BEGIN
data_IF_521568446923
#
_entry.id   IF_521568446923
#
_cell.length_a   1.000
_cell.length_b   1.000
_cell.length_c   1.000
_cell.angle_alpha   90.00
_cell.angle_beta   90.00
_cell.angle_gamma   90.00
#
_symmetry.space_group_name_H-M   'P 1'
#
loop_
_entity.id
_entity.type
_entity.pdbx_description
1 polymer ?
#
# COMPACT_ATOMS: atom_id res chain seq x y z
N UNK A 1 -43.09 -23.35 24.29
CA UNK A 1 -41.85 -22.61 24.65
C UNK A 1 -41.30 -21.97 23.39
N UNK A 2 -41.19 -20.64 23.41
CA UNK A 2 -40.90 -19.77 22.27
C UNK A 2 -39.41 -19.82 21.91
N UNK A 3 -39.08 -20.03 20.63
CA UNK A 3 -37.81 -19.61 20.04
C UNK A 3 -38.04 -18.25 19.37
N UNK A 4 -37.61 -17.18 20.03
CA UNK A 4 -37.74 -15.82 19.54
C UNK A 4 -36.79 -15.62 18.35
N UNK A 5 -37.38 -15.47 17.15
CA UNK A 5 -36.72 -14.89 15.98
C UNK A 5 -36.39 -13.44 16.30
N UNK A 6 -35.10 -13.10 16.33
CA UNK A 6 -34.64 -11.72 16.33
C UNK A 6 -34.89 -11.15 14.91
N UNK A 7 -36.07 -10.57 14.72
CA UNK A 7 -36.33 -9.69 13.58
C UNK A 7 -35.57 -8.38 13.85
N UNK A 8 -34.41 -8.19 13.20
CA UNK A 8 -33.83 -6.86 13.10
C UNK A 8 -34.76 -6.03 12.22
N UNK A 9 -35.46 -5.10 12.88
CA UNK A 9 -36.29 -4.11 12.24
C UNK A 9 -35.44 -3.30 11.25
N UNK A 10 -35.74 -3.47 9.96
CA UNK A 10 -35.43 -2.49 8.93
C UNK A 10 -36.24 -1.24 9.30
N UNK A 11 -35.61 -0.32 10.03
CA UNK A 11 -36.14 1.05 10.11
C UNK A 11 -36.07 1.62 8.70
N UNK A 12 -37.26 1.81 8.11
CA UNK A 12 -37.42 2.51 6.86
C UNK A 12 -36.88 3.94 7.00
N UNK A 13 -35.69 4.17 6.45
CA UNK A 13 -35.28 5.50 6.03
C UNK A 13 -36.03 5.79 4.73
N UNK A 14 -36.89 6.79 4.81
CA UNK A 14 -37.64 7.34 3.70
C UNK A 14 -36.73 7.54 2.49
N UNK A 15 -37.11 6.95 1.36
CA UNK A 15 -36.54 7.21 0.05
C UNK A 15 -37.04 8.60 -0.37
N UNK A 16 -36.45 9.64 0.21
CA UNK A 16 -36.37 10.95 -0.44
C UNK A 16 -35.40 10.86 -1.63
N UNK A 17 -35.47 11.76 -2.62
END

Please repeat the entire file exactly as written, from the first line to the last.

data_IF_521568446923
#
_entry.id   IF_521568446923
#
_cell.length_a   1.000
_cell.length_b   1.000
_cell.length_c   1.000
_cell.angle_alpha   90.00
_cell.angle_beta   90.00
_cell.angle_gamma   90.00
#
_symmetry.space_group_name_H-M   'P 1'
#
loop_
_entity.id
_entity.type
_entity.pdbx_description
1 polymer ?
#
# COMPACT_ATOMS: atom_id res chain seq x y z
N UNK A 1 -43.09 -23.35 24.29
CA UNK A 1 -41.85 -22.61 24.65
C UNK A 1 -41.30 -21.97 23.39
N UNK A 2 -41.19 -20.64 23.41
CA UNK A 2 -40.90 -19.77 22.27
C UNK A 2 -39.41 -19.82 21.91
N UNK A 3 -39.08 -20.03 20.63
CA UNK A 3 -37.81 -19.61 20.04
C UNK A 3 -38.04 -18.25 19.37
N UNK A 4 -37.61 -17.18 20.03
CA UNK A 4 -37.74 -15.82 19.54
C UNK A 4 -36.79 -15.62 18.35
N UNK A 5 -37.38 -15.47 17.15
CA UNK A 5 -36.72 -14.89 15.98
C UNK A 5 -36.39 -13.44 16.30
N UNK A 6 -35.10 -13.10 16.33
CA UNK A 6 -34.64 -11.72 16.33
C UNK A 6 -34.89 -11.15 14.91
N UNK A 7 -36.07 -10.57 14.72
CA UNK A 7 -36.33 -9.69 13.58
C UNK A 7 -35.57 -8.38 13.85
N UNK A 8 -34.41 -8.19 13.20
CA UNK A 8 -33.83 -6.86 13.10
C UNK A 8 -34.76 -6.03 12.22
N UNK A 9 -35.46 -5.10 12.88
CA UNK A 9 -36.29 -4.11 12.24
C UNK A 9 -35.44 -3.30 11.25
N UNK A 10 -35.74 -3.47 9.96
CA UNK A 10 -35.43 -2.49 8.93
C UNK A 10 -36.24 -1.24 9.30
N UNK A 11 -35.61 -0.32 10.03
CA UNK A 11 -36.14 1.05 10.11
C UNK A 11 -36.07 1.62 8.70
N UNK A 12 -37.26 1.81 8.11
CA UNK A 12 -37.42 2.51 6.86
C UNK A 12 -36.88 3.94 7.00
N UNK A 13 -35.69 4.17 6.45
CA UNK A 13 -35.28 5.50 6.03
C UNK A 13 -36.03 5.79 4.73
N UNK A 14 -36.89 6.79 4.81
CA UNK A 14 -37.64 7.34 3.70
C UNK A 14 -36.73 7.54 2.49
N UNK A 15 -37.11 6.95 1.36
CA UNK A 15 -36.54 7.21 0.05
C UNK A 15 -37.04 8.60 -0.37
N UNK A 16 -36.45 9.64 0.21
CA UNK A 16 -36.37 10.95 -0.44
C UNK A 16 -35.40 10.86 -1.63
N UNK A 17 -35.47 11.76 -2.62